How psychology can help prevent fatal childhood accidents

Injuries have overtaken infectious diseases as the leading cause of death for children worldwide, and psychologists have the knowledge to help predict and prevent fatal childhood mishaps, according to a presentation at the Association’s annual convention. American Psychology to which Ep. “Many different factors contribute to unintentional injuries, so if we can stop just one of these risk factors, the injury could be prevented,” says David C. Schwebel of the University of Alabama, Birmingham, United States, who did the presentation-. By using novel behavioral strategies, we can possibly prevent injuries that were previously considered unavoidable accidents. ”

The injuries were responsible for the deaths of more than 11,000 and the emergency visits of more than 6.7 million American children in 2017, according to the Centers for Disease Control and Prevention. The Global Burden of Disease project estimates that more than 2 million children under the age of 19 worldwide died as a result of injuries in 2017. While these numbers represent all injuries, the presentation focused only on unintentional injuries (es say accidents) rather than intentional injuries such as suicide , manslaughter and abuse.

Risk factor’s

Schwebel described a model that psychologists could use to reduce accidental injury in children. The model groups risk factors into three categories: factors based on the environment, the caregiver and the child . According to Schwebel, each category contributes in some way to almost all incidents, and preventing a single risk factor could prevent injury from occurring.

Environment-based factors can include many different aspects of the environment with which children interact. For example, children could choke on toys if they are not well designed or injured in a car accident due to an improperly installed car seat.

Schwebel described a case in which he and his colleagues reduced environmental risk by comparing the appearance and shape of bottles containing juice or torch fuel. The children were shown many bottles, some with torch fuel and some with juice, and asked if they would drink them or not.

Children tended to identify liquids in clear plastic bottles as beverages and those in opaque containers as non-beverages. After the findings were published, there were obvious changes in the torch fuel industry as the fuel began selling in dark opaque bottles.

The caregiver (parents, teachers …)

Caregiver-based factors can involve anyone supervising a child, including parents, teachers, caregivers, or even first responders . According to Schwebel, preschool teachers can often be underpaid and fatigued from the intense work of supervising children throughout the day, and sometimes using playtime outdoors as a break for themselves, which it allows children to run free, despite the fact that most injuries in preschoolers occur on playgrounds.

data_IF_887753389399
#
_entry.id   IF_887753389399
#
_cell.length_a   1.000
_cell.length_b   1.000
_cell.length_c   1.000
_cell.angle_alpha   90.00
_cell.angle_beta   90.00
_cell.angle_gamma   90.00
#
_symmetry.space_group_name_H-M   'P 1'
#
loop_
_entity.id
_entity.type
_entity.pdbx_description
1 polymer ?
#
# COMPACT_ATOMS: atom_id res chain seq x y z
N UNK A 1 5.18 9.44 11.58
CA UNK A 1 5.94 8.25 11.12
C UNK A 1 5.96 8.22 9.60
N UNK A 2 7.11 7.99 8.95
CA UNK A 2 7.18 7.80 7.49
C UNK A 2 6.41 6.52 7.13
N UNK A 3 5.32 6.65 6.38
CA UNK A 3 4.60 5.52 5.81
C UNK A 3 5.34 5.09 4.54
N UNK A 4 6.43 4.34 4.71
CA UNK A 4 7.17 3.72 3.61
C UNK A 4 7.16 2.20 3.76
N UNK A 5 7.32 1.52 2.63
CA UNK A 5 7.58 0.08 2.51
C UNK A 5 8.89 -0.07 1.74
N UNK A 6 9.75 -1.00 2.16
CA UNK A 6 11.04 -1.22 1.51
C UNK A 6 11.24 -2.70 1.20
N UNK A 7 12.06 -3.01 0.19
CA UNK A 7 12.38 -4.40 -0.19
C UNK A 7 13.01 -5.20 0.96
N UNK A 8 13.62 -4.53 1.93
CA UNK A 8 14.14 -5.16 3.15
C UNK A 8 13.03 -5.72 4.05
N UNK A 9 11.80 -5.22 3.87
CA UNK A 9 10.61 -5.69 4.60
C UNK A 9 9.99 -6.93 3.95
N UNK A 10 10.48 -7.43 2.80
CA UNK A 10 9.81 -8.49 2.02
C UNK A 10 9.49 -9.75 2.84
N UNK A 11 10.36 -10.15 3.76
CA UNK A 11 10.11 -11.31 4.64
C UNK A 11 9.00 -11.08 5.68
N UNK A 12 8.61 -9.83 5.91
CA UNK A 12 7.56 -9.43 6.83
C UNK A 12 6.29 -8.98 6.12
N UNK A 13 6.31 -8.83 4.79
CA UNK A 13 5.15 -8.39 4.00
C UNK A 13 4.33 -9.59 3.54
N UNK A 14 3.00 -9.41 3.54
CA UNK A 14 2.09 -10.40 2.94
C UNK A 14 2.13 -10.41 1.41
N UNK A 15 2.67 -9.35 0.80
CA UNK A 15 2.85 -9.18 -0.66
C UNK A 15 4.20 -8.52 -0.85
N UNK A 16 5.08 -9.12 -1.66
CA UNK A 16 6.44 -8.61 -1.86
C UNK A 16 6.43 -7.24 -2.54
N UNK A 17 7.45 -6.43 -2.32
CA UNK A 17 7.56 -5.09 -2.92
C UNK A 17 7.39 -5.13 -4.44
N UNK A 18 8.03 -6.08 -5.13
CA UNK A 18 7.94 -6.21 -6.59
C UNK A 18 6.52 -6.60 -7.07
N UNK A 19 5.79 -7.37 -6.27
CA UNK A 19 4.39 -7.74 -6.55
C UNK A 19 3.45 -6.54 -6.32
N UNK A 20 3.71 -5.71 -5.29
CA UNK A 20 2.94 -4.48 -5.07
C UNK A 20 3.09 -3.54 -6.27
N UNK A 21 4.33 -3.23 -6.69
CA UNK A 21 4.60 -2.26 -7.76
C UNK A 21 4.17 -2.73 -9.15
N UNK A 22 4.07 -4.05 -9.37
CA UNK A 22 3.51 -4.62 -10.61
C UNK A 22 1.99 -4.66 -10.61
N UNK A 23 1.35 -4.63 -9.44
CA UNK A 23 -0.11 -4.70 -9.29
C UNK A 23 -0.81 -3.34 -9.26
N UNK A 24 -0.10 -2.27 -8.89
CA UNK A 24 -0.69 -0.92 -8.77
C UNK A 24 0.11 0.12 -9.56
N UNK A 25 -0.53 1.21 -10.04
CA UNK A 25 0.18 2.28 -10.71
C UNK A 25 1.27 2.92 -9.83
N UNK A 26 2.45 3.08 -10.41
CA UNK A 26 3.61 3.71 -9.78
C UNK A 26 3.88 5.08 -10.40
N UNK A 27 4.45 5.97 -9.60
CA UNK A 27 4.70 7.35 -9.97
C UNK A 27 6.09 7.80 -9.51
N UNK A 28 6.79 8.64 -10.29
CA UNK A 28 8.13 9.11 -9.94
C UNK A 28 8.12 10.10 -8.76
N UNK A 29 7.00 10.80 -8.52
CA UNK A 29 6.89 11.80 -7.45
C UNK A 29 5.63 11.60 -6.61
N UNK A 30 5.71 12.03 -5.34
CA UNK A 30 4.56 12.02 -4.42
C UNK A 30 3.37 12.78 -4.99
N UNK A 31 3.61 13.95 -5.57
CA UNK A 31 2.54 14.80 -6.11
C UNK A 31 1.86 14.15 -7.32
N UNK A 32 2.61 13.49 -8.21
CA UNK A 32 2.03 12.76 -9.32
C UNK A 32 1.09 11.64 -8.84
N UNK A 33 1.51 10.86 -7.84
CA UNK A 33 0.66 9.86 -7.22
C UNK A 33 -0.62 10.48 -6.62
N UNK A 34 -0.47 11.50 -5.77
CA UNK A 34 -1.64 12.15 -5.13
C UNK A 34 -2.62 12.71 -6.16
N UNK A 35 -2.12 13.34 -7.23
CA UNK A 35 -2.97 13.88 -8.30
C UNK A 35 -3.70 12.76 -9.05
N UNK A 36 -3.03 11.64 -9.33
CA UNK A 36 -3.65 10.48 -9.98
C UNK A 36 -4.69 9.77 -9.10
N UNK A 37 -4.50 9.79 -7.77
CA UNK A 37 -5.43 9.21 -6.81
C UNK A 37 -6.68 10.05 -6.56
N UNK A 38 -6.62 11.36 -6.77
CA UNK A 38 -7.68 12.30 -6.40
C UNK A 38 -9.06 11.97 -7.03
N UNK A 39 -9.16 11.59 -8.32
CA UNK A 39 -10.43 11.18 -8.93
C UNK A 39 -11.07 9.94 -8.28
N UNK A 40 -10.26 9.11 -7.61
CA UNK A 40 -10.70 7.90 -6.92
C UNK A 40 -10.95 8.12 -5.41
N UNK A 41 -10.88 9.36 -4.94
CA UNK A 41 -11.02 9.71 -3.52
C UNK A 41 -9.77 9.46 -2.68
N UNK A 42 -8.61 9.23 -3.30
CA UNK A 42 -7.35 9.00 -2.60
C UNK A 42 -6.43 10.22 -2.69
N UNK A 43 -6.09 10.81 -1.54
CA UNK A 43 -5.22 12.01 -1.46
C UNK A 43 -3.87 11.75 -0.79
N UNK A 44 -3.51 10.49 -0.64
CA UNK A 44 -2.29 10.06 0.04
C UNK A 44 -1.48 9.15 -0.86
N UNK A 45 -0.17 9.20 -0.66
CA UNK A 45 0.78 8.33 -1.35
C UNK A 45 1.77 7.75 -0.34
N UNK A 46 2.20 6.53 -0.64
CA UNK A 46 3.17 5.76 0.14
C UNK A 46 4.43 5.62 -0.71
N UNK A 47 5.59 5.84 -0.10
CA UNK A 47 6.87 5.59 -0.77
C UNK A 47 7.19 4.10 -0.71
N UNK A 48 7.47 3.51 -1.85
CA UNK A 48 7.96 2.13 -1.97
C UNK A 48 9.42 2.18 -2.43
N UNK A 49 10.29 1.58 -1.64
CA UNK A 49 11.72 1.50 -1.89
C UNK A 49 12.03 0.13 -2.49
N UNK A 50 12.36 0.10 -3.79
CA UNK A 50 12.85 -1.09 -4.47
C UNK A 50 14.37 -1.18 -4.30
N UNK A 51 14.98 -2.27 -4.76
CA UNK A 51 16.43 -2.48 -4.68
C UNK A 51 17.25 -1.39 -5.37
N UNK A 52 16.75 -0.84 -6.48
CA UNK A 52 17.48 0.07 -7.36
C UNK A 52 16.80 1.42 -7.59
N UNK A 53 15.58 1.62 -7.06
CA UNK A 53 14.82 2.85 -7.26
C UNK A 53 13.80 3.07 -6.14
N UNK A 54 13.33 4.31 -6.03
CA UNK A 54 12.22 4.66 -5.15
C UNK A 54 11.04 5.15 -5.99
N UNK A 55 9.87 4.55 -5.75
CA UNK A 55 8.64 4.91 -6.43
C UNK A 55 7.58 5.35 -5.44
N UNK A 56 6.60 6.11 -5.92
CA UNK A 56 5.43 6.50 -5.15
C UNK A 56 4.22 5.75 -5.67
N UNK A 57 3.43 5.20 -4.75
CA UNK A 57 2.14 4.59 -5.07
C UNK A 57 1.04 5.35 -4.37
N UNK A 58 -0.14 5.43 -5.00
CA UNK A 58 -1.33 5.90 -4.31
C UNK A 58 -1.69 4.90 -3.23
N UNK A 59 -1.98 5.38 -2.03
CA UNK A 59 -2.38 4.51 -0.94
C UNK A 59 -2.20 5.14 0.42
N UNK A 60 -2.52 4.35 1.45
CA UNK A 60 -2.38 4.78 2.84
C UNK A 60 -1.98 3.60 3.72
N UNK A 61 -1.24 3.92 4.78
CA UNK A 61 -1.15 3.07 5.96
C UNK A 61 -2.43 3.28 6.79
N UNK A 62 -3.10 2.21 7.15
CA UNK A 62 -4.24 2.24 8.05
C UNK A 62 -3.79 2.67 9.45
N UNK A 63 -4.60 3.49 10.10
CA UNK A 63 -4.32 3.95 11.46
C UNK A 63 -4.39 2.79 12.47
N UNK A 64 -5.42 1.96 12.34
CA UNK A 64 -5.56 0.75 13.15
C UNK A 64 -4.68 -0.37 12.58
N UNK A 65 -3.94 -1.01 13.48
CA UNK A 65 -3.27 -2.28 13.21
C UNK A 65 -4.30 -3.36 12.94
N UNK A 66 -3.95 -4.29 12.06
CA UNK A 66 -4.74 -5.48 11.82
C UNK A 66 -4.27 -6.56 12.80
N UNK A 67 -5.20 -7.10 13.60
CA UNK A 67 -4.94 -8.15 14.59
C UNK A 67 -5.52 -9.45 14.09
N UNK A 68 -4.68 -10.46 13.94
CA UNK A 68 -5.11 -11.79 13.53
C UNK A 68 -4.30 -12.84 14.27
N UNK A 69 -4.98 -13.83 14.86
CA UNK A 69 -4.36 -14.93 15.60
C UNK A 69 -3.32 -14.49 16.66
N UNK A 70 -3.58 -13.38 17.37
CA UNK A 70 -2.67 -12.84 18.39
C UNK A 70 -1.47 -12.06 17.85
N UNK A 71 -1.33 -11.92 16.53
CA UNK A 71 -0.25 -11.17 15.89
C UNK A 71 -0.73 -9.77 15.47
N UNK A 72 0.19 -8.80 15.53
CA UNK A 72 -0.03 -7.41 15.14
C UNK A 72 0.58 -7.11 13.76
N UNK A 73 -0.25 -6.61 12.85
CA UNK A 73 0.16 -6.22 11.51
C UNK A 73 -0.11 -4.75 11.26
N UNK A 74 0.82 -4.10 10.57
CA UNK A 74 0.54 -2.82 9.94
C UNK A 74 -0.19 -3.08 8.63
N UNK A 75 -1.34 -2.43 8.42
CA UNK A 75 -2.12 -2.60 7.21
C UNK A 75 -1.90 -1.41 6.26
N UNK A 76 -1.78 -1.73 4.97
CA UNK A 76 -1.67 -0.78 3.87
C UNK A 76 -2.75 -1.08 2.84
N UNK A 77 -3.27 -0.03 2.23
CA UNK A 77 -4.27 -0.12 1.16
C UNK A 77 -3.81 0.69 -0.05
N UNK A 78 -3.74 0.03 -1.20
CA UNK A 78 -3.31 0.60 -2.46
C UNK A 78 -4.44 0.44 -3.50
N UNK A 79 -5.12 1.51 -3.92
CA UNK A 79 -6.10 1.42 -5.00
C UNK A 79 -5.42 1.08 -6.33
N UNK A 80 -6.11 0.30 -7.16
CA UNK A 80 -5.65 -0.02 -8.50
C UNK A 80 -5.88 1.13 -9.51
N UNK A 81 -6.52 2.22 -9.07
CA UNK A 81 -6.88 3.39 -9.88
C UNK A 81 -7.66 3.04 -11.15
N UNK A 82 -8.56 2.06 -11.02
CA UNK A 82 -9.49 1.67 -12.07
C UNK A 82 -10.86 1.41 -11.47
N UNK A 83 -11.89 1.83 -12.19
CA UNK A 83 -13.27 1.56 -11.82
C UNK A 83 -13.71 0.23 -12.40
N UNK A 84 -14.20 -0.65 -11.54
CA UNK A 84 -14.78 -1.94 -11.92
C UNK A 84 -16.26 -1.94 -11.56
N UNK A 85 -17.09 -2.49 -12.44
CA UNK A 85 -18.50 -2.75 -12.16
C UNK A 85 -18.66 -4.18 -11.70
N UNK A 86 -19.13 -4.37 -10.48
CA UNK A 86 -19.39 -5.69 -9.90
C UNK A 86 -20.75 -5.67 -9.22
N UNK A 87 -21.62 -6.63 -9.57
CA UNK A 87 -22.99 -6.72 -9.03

“To solve this problem, we developed the Safety Stamp Program where children use a name tag and teachers have stamps to reward children on their labels for their safe behavior,” he explains. Although on the surface this seems to focus on rewarding children for safe behavior, its main objective is to get teachers to get involved and pay attention. ”

The minors themselves

Child-based factors include motor skills, how children perceive their environment, and how they interact with others. These skills vary greatly by age, so different approaches are needed to deal with risks. For example, 7-year-olds struggle more with the cognitive demands of crossing the street than 14-year-olds. Interventions for child-based factors may include reinforcing common parenting practices, such as teaching children to cross the street safely or showing them how to interact with stray dogs.

The way specific situations are chosen for interventions can be mixed, Schwebel said. For example, the idea of ​​a drowning prevention program came after Schwebel watched lifeguards as her own children played in a pool. Other intervention ideas are drawn from personal experiences and ideas brought to you by your students, such as the Stamp in Safety program .

And while psychological researchers are essential, this work will require collaboration in a variety of disciplines, Schwebel said. Throughout his research, Schwebel has worked with computer scientists, visual artists, electrical engineers, biostatistics, physicians, epidemiologists, and others.

“Globally, we are in the midst of an unprecedented decline in the health burden of communicable and infectious diseases. As the world develops, health risks change, says Schwebel. Psychologists have the necessary experience, behavioral theory, and methodologies to understand and take steps to prevent the significant health burden of unintentional injuries. ”

 

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